An analysis by the Kaiser Family Foundation (KFF) finds that the Medicaid expansion will eventually reduce West Virginia’s uninsurance rate by a staggering 67 percent.
TPM: Obama To Discuss Inequality With Pope Francis In March
President Barack Obama is expected to meet with Pope Francis in March, the White House announced Tuesday.
…. The President will travel to Vatican City on March 27 as part of a swing through Europe that includes visiting the Netherlands for the Nuclear Security Summit and Brussels, Belgium for a U.S.-EU Summit.
It’s been two months since Iranian officials reached an agreement with the five permanent members of the United Nations Security Council plus Germany (P5+1) on a six-month nuclear deal. We learned last week that the framework, which garnered international approval, would be implemented starting on Jan. 20.
That, of course, is [yesterday]. And while it’s literally the first day of a six-month process, so far, the agreement is working as intended.
…. the six-month talks between Iran and the P5+1 nations are still underway, with diplomats searching for a permanent deal on Iran’s nuclear future. It’s best to keep expectations in check, but so long as Congress doesn’t sabotage the diplomatic process on purpose, the process will continue.
ThinkProgress: West Virginia Governor On Safety Of Water Supply: ‘It’s Your Decision… I’m Not A Scientist’
Amid growing concerns over whether or not the water is actually safe for 300,000 West Virginians following a massive chemical spill into the water supply, the state’s governor said it was up to each of them to decide whether they use it.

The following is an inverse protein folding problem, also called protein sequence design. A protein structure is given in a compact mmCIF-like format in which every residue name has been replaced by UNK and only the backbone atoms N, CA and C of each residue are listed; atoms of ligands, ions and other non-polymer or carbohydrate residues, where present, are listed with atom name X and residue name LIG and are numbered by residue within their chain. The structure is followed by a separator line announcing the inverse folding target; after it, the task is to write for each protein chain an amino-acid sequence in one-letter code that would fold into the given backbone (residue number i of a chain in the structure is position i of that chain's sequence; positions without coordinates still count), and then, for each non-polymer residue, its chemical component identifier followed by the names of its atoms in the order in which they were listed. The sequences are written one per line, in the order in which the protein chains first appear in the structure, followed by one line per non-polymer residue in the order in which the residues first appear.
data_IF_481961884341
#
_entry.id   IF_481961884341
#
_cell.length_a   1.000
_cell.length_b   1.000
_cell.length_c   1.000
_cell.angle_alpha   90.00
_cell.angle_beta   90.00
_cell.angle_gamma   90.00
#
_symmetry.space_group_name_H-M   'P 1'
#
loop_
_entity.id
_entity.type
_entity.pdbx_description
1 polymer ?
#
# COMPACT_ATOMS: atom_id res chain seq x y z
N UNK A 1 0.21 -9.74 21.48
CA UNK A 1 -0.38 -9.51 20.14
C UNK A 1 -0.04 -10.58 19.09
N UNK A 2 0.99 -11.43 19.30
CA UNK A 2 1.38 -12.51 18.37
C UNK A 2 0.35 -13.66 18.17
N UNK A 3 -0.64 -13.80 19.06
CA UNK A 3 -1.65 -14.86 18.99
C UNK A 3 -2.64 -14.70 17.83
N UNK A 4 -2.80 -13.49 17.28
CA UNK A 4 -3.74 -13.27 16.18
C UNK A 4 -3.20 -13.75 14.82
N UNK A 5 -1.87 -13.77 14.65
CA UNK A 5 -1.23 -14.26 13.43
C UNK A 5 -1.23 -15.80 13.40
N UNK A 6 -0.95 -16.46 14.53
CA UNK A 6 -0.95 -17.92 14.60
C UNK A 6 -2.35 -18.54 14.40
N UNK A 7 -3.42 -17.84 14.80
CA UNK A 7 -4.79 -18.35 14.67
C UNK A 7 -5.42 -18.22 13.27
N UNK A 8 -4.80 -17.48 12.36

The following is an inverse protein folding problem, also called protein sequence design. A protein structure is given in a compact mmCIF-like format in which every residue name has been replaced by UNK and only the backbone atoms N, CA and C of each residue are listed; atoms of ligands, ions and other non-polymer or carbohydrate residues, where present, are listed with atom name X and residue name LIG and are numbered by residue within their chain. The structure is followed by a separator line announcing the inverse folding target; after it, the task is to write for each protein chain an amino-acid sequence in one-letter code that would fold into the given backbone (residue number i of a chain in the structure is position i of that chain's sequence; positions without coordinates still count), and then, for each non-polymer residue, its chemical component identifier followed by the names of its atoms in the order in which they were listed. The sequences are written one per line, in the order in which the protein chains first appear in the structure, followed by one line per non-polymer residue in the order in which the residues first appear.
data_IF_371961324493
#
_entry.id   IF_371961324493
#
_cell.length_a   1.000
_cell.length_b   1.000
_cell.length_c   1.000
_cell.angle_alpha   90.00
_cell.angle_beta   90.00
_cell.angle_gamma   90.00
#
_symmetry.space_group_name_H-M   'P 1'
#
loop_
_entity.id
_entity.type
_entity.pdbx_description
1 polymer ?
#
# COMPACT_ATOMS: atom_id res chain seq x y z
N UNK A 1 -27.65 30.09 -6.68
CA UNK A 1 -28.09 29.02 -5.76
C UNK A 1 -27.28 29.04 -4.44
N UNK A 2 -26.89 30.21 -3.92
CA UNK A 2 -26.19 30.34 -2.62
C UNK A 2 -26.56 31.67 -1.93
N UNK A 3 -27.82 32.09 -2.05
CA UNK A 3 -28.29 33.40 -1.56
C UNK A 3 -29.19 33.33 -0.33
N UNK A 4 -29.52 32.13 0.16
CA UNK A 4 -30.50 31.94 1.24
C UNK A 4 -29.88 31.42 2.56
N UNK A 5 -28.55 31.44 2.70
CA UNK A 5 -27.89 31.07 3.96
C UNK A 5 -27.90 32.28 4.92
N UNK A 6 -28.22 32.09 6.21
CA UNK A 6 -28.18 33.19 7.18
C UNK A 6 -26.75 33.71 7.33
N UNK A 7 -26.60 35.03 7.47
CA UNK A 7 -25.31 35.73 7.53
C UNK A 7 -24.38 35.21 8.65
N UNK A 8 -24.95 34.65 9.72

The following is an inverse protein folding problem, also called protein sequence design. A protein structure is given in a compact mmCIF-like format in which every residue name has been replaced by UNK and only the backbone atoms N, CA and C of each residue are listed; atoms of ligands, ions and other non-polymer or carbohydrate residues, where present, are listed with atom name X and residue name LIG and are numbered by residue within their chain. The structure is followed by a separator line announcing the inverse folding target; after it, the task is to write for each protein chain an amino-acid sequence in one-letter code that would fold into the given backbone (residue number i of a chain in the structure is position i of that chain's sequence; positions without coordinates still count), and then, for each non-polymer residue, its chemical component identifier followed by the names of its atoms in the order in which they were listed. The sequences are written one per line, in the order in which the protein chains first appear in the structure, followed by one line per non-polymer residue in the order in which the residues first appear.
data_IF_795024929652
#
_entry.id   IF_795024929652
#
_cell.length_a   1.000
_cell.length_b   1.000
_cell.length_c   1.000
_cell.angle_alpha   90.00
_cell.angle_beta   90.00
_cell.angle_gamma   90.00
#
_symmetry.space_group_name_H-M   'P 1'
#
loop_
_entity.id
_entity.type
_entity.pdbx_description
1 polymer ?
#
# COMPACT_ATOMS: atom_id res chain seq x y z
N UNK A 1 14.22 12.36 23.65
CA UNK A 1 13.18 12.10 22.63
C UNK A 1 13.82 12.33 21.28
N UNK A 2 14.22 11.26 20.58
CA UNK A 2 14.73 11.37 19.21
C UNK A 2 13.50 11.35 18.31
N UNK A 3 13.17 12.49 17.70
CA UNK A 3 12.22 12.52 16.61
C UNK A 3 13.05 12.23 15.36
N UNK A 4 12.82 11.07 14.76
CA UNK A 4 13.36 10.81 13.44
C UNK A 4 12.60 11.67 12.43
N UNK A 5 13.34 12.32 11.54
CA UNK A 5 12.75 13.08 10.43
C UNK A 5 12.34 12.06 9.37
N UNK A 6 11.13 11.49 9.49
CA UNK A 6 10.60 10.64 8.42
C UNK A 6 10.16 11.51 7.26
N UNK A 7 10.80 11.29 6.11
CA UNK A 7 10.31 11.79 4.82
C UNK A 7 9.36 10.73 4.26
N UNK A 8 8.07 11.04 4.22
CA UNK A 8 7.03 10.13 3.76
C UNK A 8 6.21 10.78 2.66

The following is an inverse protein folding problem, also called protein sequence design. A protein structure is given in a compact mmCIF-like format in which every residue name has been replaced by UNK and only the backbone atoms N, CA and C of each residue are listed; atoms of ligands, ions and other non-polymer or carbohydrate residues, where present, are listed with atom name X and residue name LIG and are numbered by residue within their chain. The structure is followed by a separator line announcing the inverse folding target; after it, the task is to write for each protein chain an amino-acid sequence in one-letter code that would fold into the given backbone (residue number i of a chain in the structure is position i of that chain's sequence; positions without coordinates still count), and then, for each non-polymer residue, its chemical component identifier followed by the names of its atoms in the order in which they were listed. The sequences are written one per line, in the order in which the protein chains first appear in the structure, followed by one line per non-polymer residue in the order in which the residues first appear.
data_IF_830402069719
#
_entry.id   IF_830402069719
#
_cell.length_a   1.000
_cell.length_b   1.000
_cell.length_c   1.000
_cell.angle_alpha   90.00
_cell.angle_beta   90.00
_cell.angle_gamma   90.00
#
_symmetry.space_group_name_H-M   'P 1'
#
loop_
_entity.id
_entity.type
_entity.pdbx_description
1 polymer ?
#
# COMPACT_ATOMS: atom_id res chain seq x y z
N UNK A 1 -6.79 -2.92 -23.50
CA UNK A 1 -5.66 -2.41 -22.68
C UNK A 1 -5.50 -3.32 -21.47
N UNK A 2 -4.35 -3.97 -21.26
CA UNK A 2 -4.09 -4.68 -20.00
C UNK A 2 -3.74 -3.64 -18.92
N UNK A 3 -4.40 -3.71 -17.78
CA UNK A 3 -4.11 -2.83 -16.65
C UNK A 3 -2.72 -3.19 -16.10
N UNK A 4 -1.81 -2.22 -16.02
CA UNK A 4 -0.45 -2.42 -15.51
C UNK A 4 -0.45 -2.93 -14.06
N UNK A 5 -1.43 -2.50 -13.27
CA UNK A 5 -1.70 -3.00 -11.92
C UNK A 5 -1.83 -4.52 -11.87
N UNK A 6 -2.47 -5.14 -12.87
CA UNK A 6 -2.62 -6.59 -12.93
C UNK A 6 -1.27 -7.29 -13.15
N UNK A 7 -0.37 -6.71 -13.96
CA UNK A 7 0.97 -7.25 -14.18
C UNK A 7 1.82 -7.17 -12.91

“It’s your decision,” Gov. Tomblin told reporters at a press conference on Monday. “If you do not feel comfortable drinking or cooking with this water then use bottled water.”
“I’m not going to say absolutely, 100 percent that everything is safe,” Tomblin continued. “But what I can say is if you do not feel comfortable, don’t use it.”
Obama really is skilled at this kind of thing, the kibbitzing and the expressions of sympathy, the hugging and the eulogizing and the celebrating, the sheer animal activity of human politics—but he suffers an anxiety of comparison. Bill Clinton was, and is, the master, a hyper-extrovert whose freakish memory for names and faces, and whose indomitable will to enfold and charm everyone in his path, remains unmatched. Obama can be a dynamic speaker before large audiences and charming in very small groups, but, like a normal human being and unlike the near-pathological personalities who have so often held the office, he is depleted by the act of schmoozing a group of a hundred as if it were an intimate gathering. At fund-raisers, he would rather eat privately with a couple of aides before going out to perform.
According to the Wall Street Journal, when Jeffrey Katzenberg threw a multi-million-dollar fund-raiser in Los Angeles two years ago, he told the President’s staff that he expected Obama to stop at each of the fourteen tables and talk for a while. No one would have had to ask Clinton. Obama’s staffers were alarmed. When you talk about this with people in Obamaland, they let on that Clinton borders on the obsessive—as if the appetite for connection were related to what got him in such deep trouble. “Obama is a genuinely respectful person, but he doesn’t try to seduce everyone,” Axelrod said. “It’s never going to be who he’ll be.”